Can you train your brain? Or should you go jogging instead?

Does “brain training” make you smarter, more alert, and (cognitively) younger all around? If you pay for brain training software, is that a smart investment? The people who sell this software presumably think so. But not everyone agrees. The websites of the Stanford Center on Longevity and the Max-Planck Institute for Human Development recently posted […]

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I know this guy. But wait, what was his name?

As self-aware beings, we humans seem to be in a constant dance between our information storage faculties and our own assessment of those faculties—I think I remember that familiar-looking person’s name, but how sure am I?  This dance guides our behavior.  Sometimes we act on what we remember (“go say hi!”).  Sometimes we don’t (“I’m […]

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Ready for everything – Accommodating variability in accented speech

In an increasingly globalized world, one of the most important things we have to do is understand people from different parts of the world and the things they say. Not only are there an estimated 5,000 different languages on Earth today, but also the number of non-native speakers of English vastly outnumbers the number of […]

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Optimal learning competition: Mastering Lithuanian in an hour

Psychologists from the Division of Psychology and Language Sciences at University College London (UCL) have launched a unique international competition, with a $10,000 prize, to find the best way of tackling a memory problem faced by millions of people every day, namely how best to learn foreign language vocabulary. Dr Rosalind Potts and I have teamed up […]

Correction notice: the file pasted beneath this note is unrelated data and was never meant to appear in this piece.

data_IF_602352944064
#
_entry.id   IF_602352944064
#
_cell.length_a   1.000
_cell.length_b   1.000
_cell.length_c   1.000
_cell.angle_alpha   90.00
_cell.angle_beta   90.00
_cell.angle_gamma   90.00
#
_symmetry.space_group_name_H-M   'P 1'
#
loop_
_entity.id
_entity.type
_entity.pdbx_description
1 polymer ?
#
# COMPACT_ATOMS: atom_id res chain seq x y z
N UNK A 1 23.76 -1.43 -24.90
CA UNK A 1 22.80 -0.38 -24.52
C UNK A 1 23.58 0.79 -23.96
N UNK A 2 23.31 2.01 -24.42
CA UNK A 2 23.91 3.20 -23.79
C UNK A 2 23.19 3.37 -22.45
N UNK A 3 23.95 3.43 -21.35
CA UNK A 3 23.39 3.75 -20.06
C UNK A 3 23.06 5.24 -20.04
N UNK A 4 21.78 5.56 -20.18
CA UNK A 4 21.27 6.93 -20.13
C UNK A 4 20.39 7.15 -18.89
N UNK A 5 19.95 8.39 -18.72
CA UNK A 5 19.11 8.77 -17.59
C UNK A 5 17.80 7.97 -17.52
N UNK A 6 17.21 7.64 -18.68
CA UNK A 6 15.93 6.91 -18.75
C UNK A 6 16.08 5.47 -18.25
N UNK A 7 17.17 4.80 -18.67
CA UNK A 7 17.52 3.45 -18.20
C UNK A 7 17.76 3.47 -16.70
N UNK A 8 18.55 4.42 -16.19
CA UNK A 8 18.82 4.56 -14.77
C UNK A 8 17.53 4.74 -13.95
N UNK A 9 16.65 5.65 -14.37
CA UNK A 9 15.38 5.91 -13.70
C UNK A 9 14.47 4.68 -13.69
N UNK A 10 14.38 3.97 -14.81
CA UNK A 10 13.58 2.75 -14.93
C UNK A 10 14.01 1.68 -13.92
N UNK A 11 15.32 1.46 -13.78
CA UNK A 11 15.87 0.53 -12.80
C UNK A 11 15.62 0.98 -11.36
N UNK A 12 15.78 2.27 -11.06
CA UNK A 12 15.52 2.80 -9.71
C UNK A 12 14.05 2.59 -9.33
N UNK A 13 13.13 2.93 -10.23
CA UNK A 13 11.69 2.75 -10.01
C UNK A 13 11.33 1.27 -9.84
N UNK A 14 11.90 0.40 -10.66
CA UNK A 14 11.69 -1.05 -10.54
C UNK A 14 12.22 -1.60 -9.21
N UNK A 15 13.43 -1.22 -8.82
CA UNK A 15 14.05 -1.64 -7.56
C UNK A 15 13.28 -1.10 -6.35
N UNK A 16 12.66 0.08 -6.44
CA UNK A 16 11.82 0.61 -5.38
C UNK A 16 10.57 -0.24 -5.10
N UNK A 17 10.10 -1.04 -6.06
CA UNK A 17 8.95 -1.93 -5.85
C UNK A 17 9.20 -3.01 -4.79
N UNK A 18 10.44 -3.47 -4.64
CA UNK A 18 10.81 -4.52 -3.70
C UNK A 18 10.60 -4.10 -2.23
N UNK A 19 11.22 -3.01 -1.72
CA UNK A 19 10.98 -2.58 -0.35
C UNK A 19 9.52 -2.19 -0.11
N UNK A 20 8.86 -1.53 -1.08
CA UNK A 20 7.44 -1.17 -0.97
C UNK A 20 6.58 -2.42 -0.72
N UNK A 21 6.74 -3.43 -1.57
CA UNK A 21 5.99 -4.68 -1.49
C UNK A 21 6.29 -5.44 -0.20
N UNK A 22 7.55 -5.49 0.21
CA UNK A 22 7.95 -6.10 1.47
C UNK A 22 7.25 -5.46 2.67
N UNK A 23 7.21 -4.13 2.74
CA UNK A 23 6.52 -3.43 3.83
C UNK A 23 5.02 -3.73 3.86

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Will that depression rub off on me? How beliefs about mental illness influence our interactions

If people’s memory for past events was entirely accurate and if people could only act on things they remembered, our ability to survive in the world would be severely curtailed. This may sound provocative (it is) and counter-intuitive (it is) but it’s also commonly accepted as true. Why? Because if all you remembered about certain […]

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More on social media: Twitter Tech Tips and Facebook Features

In a previous post, Dorothy Bishop explained why it is that research scientists might be interested in using Twitter. I share her views, having been moderately active on Twitter for a few years under my handle @STWorg. I have lost count of the number of really interesting papers and articles that I have come across using Twitter. Although it […]

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Announcing the Psychonomic Society’s Featured Content Section

Thursday, September 25, 2014 The academic publishing business is undergoing a revolutionary transition. Within the last few years, conventional ‘paper’ publishing modes have become nearly obsolete and most scholarly literature is now online. On the face of it, this shift is merely technological. However, the technological shift has been accompanied by substantial cultural shifts towards […]

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